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In its path to becoming one of the world’s most valuable startups, Ant Group Co. built a complex financial ecosystem that captured huge sums of money and kept millions of people in it by supplying them with credit and managing their investments.

Now, Beijing is forcing the Chinese financial-technology giant to scale back its activities and dismantle arrangements that have given Ant a big advantage over its rivals as well as the country’s banks and traditional financial institutions.

This week, the People’s Bank of China outlined a five-pronged rectification plan for Ant, which will fall fully in line with regulations by applying to become a financial-holding company overseen by the central bank. Ant, an affiliate of Alibaba Group Holding Ltd. , will be subject to regulations similar to those governing banks, which will curtail some of its growth prospects.

Ant’s mobile payments and lifestyle app Alipay, which has more than one billion users in China, has in recent years sought to generate bigger profits from its customers by directing them toward other financial services such as online loans and a giant money-market mutual fund where they can park their money. In the year to June 2020, Ant reported profit of $5.8 billion on revenue of $21.5 billion.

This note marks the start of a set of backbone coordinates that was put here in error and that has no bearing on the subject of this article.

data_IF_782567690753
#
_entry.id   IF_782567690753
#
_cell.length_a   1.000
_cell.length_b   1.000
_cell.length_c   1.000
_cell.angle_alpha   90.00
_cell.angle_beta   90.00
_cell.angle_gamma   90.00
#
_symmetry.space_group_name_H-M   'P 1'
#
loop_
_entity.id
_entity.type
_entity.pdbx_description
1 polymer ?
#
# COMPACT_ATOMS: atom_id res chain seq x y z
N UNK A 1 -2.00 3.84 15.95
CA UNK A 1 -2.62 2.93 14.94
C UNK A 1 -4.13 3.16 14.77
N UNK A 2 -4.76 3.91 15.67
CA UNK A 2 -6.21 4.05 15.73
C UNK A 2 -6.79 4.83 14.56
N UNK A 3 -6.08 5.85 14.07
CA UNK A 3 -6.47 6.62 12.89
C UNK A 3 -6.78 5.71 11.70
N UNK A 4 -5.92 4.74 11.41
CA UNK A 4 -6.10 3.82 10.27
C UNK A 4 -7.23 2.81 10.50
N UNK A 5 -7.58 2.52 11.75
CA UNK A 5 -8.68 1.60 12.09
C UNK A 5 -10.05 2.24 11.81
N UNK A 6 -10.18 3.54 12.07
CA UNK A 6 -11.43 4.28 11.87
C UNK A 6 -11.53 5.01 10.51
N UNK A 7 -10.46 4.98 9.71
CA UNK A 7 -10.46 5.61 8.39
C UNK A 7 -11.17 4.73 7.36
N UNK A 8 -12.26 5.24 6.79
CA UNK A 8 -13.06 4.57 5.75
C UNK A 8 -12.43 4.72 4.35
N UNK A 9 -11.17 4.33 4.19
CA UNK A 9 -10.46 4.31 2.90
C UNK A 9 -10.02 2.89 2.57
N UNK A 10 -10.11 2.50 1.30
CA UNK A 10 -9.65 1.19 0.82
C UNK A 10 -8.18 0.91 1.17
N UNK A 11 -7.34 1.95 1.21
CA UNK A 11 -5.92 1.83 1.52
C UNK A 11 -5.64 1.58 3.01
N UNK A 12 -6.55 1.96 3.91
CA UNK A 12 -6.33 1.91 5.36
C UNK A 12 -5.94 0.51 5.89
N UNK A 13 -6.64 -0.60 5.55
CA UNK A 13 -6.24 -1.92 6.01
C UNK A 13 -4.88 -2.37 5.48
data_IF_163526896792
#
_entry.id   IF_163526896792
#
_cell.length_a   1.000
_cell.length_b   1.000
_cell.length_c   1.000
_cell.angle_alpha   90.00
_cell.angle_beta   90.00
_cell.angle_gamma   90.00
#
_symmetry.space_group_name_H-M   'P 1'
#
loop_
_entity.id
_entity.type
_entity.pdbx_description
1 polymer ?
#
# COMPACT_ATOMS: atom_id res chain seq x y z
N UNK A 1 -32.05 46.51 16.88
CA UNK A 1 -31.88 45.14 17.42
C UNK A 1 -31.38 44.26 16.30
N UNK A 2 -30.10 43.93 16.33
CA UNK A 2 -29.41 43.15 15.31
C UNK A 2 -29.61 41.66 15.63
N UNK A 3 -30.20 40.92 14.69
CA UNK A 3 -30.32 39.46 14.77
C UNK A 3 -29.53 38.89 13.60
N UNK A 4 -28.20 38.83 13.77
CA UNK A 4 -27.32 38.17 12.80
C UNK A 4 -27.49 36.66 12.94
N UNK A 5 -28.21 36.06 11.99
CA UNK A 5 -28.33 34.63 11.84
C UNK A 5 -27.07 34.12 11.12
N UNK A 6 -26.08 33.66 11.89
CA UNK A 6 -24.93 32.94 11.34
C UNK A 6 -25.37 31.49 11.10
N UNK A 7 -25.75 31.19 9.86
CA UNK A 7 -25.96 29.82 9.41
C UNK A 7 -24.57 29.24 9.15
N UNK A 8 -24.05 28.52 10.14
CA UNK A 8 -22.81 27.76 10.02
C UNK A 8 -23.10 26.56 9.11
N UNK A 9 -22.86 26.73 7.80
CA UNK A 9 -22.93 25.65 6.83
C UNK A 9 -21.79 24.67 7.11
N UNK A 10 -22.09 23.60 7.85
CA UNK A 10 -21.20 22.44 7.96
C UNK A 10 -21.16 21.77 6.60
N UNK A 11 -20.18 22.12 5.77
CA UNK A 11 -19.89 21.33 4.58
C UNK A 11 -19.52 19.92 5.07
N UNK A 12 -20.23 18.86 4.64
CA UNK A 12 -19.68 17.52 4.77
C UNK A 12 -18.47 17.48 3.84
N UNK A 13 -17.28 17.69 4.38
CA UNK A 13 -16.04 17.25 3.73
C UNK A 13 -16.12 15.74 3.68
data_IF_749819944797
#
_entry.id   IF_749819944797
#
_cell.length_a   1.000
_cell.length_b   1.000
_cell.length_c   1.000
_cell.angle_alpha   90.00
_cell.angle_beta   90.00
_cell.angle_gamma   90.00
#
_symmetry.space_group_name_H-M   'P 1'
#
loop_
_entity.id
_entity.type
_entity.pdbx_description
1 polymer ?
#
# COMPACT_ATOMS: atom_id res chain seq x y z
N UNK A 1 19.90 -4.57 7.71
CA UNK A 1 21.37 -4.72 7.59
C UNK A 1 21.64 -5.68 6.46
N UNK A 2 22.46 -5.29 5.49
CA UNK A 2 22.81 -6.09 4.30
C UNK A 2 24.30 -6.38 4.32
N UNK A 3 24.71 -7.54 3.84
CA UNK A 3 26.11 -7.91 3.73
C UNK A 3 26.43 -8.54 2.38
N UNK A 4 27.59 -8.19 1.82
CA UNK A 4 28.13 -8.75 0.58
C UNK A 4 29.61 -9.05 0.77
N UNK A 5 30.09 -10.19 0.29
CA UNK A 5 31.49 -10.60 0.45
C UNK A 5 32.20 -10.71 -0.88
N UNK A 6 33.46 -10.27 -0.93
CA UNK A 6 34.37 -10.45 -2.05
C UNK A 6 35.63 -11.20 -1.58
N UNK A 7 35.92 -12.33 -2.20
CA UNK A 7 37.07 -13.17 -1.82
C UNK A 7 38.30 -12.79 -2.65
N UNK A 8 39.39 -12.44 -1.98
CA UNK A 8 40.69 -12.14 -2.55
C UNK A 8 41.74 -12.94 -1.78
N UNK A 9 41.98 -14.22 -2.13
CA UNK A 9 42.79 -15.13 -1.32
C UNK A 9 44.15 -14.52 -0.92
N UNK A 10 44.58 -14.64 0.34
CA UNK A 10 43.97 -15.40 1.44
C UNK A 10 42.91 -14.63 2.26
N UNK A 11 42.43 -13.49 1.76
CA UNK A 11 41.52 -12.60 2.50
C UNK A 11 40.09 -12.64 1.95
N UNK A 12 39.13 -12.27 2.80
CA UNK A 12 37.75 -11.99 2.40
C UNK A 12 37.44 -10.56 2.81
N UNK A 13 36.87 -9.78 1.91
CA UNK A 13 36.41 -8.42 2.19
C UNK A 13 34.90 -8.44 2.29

Half a billion Chinese citizens used Ant’s microlending services in the year to June 2020, and they had the equivalent of more than $264 billion in outstanding loans at that point. And at the end of last year, more than 690 million people—or close to half of China’s population—were invested in Ant’s flagship money-market mutual fund, which had $182 billion in assets under management.

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